Small enterprise. Many of Cuba’s 140,000 small entrepreneurs — especially private restauranteurs, artists, taxi drivers, and families that rent rooms in their homes — earn their revenues from foreign travelers who use their services. They will benefit greatly from the dollars that American travelers spend; their numbers will expand dramatically, they will gain independence, and their families will have better livelihoods.
Terrorism. The Treasury Department office that governs Cuba travel, the Office of Foreign Assets Control, is also the key Treasury element in the effort to break al Qaeda’s global money network. Its resources should be dedicated fully to fighting terrorism, not to duties such as licensing, investigating, and fining travelers to Cuba.
Agricultural sales. Taking advantage of the provisions of the Trade Sanctions Reform Act of 2000 that permit purchases of U.S. agricultural products, Cuba has made purchases of $366 million since December 2001, and has signed contracts valued at an additional $120 million. The purchases cover a wide range of products including grains, poultry, livestock, apples, wood, and finished consumer products such as cereals and beverages. The revenues Cuba would earn from American travelers would greatly expand Cuba’s ability to purchase American farm products. If Cuba purchases $500 million in American farm products annually, American farm exports would expand by one percent.
Second, Congress should seek improvement in the means by which agricultural transactions with Cuba are conducted. Today, these transactions are made in a highly circuitous and inefficient manner: Cuba typically makes payment in a foreign currency such as the Euro, sending payment through a European bank, converting the currency to dollars, then sending payment to the U.S. exporter’s American bank account. This process can take up to a week, and the resulting fees, foreign exchange losses, and excess shipping charges often absorb upwards of five percent of Cuba’s payment. French banks are typically the beneficiary of this process, which makes American exports less competitive, and causes Cuba to spend less of its foreign exchange on American products. These inefficiencies could be eliminated, and the transactions would be more transparent and easier for regulators to monitor, by a simple licensing action whereby Treasury would authorize the direct wire transfer of Cuban payments, in dollars, to the U.S. accounts of U.S. exporters.
Finally, Congress should sunset Cuba sanctions laws that violate WTO norms by penalizing foreign nationals who do business in Cuba. The Helms-Burton Act, which sanctions foreign business executives and their families and authorizes lawsuits in American courts against foreign businesses whose investments touch properties expropriated from Cuban nationals who now live in the United States, and Section 211, which intervenes in a trademark dispute on the side of the Bahamas-based Bacardi corporation, both create needless conflict with American trade partners, and are obstacles to greater diplomatic cooperation with our allies on political issues involving Cuba. By setting a date for the expiration of these laws, Congress would bring about an overdue debate about these laws’ costs and benefits, and would force itself to decide whether they deserve reauthorization.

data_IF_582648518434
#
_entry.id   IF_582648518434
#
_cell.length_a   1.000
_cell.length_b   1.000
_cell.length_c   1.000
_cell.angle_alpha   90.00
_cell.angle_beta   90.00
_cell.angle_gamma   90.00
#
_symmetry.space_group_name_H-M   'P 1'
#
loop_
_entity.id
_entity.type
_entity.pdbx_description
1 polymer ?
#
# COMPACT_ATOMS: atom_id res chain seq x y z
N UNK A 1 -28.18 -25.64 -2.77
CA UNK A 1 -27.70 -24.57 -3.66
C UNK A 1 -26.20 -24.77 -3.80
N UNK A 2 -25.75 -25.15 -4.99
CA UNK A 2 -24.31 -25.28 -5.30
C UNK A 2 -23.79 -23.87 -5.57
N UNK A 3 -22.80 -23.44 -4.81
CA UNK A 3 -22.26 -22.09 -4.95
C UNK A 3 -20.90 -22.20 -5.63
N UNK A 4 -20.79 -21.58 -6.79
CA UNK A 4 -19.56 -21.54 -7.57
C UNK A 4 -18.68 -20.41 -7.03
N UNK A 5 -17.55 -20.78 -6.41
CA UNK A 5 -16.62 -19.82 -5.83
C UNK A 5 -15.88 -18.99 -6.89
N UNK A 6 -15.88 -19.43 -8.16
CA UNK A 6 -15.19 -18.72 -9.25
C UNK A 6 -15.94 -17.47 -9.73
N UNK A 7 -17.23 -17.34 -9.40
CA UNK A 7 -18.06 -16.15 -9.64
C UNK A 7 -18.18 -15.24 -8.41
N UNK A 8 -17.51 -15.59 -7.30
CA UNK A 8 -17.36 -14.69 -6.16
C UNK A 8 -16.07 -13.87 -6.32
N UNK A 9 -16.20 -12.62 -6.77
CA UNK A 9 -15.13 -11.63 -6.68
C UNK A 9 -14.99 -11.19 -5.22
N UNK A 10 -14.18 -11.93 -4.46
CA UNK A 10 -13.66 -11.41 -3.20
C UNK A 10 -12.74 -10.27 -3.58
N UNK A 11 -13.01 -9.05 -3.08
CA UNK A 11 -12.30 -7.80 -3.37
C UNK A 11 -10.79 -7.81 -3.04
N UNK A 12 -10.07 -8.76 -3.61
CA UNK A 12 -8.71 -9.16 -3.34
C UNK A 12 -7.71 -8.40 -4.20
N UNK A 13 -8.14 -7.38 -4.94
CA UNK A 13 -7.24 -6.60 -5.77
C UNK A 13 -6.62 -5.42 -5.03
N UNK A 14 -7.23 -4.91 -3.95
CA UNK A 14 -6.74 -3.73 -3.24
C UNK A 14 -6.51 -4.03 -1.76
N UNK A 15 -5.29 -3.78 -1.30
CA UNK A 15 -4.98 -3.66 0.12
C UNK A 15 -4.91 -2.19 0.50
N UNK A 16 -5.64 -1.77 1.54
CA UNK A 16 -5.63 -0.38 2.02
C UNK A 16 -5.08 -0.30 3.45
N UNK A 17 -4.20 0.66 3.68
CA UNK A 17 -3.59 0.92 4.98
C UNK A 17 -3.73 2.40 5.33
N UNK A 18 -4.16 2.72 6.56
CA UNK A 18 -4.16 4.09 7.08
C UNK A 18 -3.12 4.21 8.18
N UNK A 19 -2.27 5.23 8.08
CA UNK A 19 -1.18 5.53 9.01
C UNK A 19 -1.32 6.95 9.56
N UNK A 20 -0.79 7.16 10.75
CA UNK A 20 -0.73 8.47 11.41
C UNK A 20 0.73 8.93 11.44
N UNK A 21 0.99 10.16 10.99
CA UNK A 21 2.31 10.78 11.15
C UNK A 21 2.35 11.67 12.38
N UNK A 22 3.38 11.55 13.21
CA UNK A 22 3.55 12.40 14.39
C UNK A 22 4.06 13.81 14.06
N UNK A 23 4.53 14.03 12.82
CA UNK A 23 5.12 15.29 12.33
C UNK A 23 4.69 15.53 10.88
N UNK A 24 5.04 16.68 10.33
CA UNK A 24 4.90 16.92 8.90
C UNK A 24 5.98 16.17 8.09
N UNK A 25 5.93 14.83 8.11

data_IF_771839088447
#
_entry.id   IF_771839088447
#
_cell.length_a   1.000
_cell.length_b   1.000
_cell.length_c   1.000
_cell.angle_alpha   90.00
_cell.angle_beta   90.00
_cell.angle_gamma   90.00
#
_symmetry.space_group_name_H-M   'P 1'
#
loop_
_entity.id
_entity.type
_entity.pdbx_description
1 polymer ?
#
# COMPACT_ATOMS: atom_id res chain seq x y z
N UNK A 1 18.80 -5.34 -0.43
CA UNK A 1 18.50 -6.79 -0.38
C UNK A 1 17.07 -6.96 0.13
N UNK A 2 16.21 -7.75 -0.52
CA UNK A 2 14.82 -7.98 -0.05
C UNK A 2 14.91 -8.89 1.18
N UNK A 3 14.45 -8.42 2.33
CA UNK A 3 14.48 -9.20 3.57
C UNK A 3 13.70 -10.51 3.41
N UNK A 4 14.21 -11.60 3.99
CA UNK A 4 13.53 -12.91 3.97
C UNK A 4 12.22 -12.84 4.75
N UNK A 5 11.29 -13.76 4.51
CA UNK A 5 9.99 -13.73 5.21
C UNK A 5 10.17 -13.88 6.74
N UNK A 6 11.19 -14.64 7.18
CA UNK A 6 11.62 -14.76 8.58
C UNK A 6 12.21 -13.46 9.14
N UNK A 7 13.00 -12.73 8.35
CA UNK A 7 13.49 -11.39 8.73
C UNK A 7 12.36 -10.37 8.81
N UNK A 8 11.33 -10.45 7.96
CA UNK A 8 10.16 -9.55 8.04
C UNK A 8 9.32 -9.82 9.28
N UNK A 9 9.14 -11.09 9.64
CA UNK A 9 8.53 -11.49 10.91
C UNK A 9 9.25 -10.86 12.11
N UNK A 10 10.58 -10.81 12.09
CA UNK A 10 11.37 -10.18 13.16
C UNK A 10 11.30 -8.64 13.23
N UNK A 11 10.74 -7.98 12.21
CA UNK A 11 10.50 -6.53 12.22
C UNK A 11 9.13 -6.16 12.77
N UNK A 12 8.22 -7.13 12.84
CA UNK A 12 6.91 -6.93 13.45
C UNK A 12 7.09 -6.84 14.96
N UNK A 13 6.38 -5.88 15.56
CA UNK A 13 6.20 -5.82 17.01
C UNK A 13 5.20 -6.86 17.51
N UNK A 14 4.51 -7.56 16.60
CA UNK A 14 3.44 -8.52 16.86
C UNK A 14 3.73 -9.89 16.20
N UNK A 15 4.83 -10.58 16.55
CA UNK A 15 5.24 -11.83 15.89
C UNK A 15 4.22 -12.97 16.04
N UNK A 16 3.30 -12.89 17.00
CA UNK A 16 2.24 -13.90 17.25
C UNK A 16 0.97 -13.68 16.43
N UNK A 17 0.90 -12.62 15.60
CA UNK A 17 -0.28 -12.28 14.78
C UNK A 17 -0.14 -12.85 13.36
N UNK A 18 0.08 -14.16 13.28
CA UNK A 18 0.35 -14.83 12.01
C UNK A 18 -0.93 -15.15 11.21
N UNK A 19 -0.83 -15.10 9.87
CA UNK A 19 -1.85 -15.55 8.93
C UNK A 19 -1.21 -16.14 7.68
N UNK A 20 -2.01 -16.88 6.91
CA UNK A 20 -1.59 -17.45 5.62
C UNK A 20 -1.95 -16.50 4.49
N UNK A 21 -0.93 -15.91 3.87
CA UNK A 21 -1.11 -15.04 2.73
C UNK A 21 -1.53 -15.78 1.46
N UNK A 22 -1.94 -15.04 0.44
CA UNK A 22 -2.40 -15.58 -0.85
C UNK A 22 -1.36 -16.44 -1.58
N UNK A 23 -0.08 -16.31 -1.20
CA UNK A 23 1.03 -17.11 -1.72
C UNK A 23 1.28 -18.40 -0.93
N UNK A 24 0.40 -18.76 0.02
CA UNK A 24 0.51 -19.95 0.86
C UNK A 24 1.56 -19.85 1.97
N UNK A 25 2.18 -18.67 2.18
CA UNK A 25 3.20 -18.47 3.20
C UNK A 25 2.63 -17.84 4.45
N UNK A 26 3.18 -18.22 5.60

In conclusion, Mr. Chairman, I applaud your decision to re-examine our policy toward Cuba. Our sanctions have succeeded in compounding Cuba’s economic hardships, but they have sent the unseemly signal to the Cuban people that America wants to use economic hardship to precipitate political change. And with regard to that political objective, they have been a perfect failure. The cost of changing this policy would be zero.
So I would urge you and your colleagues to consider a radical change in the orientation of our policy.
It is not necessary to invent new theories and paradigms for this socialist country that happens to be a Caribbean neighbor. Rather, we should look to the mainstream of American foreign policy. We should continue our principled defense of human rights. We should cooperate with our allies rather than castigate them for having the same trade relations with Cuba that we have with other communist countries.
And rather than hold our eleven million Cuban neighbors at arm’s length, we should respectfully and confidently open every avenue of contact with them at a time when history is leading them toward a new world, and they are looking for answers.
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Philip Peters is Vice President of the Lexington Institute and served in the State Department’s Latin America bureau during the Reagan and George H.W. Bush Administrations. A monograph on Cuba’s economy and the new policy measures adopted in the 1990’s — “Survival Story — Cuba’s Economy in the Post-Soviet Decade” — is found at www.lexingtoninstitute.org /cuba along with studies of individual sectors of Cuba’s economy and analyses of U.S. policy issues.